As with mood, there are so many factors at play when it comes to how well you sleep. But many experts say vegetarians often have an easier time sleeping. "Digestion/metabolism is often slowed down by meat and animal products, [so] vegetarians may ... experience improved sleep, thanks to the speedier breakdown of food in the gut and the increased mineral intake," says Waller. Add in a healthier lifestyle that's common for vegetarians — who, according to studies, often drink less, smoke less, and exercise more — and it all adds up to a great night's rest.


Your Bathroom Habits Might Change

Andrew Zaeh for Bustle

When you begin eating mostly plant-based foods, don't be surprised if your bathroom habits change. "A common complaint that many of my clients have is inconsistent stools," Kylene Terhune, a functional Diagnostic Nutrition Practitioner and personal trainer, tells Bustle. "Some may be constipated, some have diarrhea, or some fluctuate between the two."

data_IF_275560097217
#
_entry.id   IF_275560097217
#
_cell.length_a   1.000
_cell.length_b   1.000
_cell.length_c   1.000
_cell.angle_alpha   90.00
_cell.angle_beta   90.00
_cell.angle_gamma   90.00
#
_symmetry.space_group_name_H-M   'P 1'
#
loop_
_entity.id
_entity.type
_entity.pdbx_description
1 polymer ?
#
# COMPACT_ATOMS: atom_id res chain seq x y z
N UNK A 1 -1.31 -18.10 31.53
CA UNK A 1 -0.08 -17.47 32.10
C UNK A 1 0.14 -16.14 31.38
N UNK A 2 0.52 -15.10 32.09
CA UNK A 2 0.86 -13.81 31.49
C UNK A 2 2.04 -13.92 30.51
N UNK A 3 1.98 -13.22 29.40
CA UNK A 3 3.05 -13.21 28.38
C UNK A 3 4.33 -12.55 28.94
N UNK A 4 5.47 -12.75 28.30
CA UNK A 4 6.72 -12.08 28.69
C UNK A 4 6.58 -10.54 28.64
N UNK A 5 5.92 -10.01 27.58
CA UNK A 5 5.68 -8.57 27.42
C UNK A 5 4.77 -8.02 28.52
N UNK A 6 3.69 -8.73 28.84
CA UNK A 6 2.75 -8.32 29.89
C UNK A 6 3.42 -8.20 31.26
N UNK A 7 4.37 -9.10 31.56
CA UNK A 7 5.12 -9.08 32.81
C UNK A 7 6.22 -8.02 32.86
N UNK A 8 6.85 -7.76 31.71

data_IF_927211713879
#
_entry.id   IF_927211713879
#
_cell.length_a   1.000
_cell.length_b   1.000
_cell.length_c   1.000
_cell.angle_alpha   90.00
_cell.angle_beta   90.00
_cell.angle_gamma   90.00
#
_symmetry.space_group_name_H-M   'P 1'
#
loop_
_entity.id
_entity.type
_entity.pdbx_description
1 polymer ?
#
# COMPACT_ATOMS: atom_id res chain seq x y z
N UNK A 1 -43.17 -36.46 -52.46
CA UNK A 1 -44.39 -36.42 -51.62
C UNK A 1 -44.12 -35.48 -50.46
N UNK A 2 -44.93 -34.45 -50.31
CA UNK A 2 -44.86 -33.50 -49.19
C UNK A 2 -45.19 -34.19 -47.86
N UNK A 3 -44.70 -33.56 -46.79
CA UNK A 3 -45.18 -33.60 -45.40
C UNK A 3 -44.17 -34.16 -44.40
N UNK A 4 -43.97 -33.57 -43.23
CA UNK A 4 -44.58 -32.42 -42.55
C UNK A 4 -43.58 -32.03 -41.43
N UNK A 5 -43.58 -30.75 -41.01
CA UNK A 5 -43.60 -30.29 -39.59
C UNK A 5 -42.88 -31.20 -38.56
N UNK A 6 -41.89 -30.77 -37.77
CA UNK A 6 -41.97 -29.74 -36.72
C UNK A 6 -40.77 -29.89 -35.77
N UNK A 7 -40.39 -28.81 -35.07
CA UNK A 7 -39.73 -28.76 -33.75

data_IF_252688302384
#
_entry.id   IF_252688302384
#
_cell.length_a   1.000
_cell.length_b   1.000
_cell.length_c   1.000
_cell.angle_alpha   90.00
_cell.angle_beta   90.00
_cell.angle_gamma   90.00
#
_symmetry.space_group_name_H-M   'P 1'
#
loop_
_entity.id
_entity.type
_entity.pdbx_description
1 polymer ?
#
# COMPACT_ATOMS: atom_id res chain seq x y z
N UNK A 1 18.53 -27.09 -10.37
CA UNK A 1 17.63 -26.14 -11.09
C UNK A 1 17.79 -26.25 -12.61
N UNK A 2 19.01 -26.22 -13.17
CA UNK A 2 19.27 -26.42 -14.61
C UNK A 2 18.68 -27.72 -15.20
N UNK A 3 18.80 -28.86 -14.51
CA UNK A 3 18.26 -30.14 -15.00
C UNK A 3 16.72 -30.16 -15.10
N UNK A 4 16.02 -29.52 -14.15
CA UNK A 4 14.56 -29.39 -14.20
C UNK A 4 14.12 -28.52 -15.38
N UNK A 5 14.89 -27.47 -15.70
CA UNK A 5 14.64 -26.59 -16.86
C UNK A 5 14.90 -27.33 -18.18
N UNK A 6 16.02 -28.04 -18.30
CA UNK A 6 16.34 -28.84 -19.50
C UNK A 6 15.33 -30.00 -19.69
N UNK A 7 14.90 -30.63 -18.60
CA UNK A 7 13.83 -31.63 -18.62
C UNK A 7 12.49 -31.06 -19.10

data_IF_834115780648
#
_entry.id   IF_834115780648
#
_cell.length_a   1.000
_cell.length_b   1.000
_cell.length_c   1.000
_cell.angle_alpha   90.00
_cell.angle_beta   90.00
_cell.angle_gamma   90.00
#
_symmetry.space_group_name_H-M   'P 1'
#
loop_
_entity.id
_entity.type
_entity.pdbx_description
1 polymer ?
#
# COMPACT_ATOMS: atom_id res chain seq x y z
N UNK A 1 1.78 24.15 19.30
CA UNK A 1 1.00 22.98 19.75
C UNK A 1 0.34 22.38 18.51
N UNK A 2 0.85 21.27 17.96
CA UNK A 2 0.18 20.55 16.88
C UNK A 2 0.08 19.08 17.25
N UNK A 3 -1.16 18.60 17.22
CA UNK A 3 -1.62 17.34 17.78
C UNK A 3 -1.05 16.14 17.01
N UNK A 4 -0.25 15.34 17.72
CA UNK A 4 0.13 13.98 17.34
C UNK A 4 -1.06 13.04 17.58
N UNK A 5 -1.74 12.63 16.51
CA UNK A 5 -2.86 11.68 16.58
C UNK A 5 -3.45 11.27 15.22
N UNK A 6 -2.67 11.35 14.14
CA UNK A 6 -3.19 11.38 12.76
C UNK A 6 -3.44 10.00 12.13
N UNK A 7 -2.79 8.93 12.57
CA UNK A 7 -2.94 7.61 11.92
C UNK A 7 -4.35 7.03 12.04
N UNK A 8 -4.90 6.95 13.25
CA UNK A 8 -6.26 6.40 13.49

This can be super annoying at first, but tends to go away as your body adjusts. But if it doesn't, follow up with a doctor to find out if your lifestyle choice is truly to blame. "If you aren't having regular bowel movements and/or you have stomach pains that accompany inconsistent bowel movements, you need to get it checked out," she says. "Consider ordering up a comprehensive stool test and/or a food sensitivities test. Often the two compliment each other well."


You May Feel Fuller Longer

A vegetarian lifestyle can also help you feel fuller longer after eating, and prevent you from experiencing annoying blood sugar crashes throughout the day. This, again, has to do with all those fiber-rich foods.

"Fiber ... takes longer to break down in the digestive process, [which] helps to make ... stool more solid, and keeps things moving along through the intestinal system so that we keep elimination nice and regular," Melainie Rogers MS, RDN, CDN, CEDRD, Founder and Executive Director of BALANCE eating disorder treatment center™ and Melainie Rogers Nutrition, LLC, tells Bustle. "The positive side effects [are that] you feel fuller for longer, because digestion is slowed down; blood sugars also don't spike and crash as the digestion of the food slows down the absorption of glucose into the bloodstream." As a result, you may also feel more energized.


You May Notice Clearer Skin

Andrew Zaeh for Bustle